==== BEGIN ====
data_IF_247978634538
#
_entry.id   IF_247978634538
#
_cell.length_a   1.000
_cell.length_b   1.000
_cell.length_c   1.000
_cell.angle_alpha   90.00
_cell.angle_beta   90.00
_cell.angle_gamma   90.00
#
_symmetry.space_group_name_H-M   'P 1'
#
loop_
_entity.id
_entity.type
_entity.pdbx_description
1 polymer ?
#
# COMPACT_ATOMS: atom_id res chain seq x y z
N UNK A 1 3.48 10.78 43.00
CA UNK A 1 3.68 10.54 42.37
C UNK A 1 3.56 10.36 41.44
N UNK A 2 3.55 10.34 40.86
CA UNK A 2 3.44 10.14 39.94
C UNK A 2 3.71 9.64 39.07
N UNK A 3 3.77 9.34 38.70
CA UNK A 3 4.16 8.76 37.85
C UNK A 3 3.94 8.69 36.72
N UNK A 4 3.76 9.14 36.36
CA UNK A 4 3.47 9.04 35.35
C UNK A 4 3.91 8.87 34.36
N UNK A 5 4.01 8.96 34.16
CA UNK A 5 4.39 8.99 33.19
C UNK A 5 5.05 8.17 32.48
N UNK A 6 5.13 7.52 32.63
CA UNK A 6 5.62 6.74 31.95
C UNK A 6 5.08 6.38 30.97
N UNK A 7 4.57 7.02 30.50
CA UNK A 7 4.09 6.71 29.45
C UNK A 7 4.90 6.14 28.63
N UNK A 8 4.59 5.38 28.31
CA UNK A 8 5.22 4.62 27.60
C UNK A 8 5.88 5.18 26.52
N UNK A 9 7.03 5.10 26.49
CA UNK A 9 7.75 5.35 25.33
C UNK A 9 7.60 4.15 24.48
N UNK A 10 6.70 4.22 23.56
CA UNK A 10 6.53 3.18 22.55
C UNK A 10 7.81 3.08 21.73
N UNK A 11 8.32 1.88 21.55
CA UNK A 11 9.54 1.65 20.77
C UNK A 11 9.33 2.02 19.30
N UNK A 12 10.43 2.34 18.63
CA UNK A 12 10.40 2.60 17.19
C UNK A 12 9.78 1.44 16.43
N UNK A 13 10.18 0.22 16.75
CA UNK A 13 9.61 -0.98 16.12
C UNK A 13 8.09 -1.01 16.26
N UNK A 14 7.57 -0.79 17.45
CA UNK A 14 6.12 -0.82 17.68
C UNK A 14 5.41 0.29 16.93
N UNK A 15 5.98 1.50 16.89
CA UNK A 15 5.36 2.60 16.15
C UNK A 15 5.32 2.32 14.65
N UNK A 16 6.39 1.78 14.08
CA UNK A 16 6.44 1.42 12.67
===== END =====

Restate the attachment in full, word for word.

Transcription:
data_IF_247978634538
#
_entry.id   IF_247978634538
#
_cell.length_a   1.000
_cell.length_b   1.000
_cell.length_c   1.000
_cell.angle_alpha   90.00
_cell.angle_beta   90.00
_cell.angle_gamma   90.00
#
_symmetry.space_group_name_H-M   'P 1'
#
loop_
_entity.id
_entity.type
_entity.pdbx_description
1 polymer ?
#
# COMPACT_ATOMS: atom_id res chain seq x y z
N UNK A 1 3.48 10.78 43.00
CA UNK A 1 3.68 10.54 42.37
C UNK A 1 3.56 10.36 41.44
N UNK A 2 3.55 10.34 40.86
CA UNK A 2 3.44 10.14 39.94
C UNK A 2 3.71 9.64 39.07
N UNK A 3 3.77 9.34 38.70
CA UNK A 3 4.16 8.76 37.85
C UNK A 3 3.94 8.69 36.72
N UNK A 4 3.76 9.14 36.36
CA UNK A 4 3.47 9.04 35.35
C UNK A 4 3.91 8.87 34.36
N UNK A 5 4.01 8.96 34.16
CA UNK A 5 4.39 8.99 33.19
C UNK A 5 5.05 8.17 32.48
N UNK A 6 5.13 7.52 32.63
CA UNK A 6 5.62 6.74 31.95
C UNK A 6 5.08 6.38 30.97
N UNK A 7 4.57 7.02 30.50
CA UNK A 7 4.09 6.71 29.45
C UNK A 7 4.90 6.14 28.63
N UNK A 8 4.59 5.38 28.31
CA UNK A 8 5.22 4.62 27.60
C UNK A 8 5.88 5.18 26.52
N UNK A 9 7.03 5.10 26.49
CA UNK A 9 7.75 5.35 25.33
C UNK A 9 7.60 4.15 24.48
N UNK A 10 6.70 4.22 23.56
CA UNK A 10 6.53 3.18 22.55
C UNK A 10 7.81 3.08 21.73
N UNK A 11 8.32 1.88 21.55
CA UNK A 11 9.54 1.65 20.77
C UNK A 11 9.33 2.02 19.30
N UNK A 12 10.43 2.34 18.63
CA UNK A 12 10.40 2.60 17.19
C UNK A 12 9.78 1.44 16.43
N UNK A 13 10.18 0.22 16.75
CA UNK A 13 9.61 -0.98 16.12
C UNK A 13 8.09 -1.01 16.26
N UNK A 14 7.57 -0.79 17.45
CA UNK A 14 6.12 -0.82 17.68
C UNK A 14 5.41 0.29 16.93
N UNK A 15 5.98 1.50 16.89
CA UNK A 15 5.36 2.60 16.15
C UNK A 15 5.32 2.32 14.65
N UNK A 16 6.39 1.78 14.08
CA UNK A 16 6.44 1.42 12.67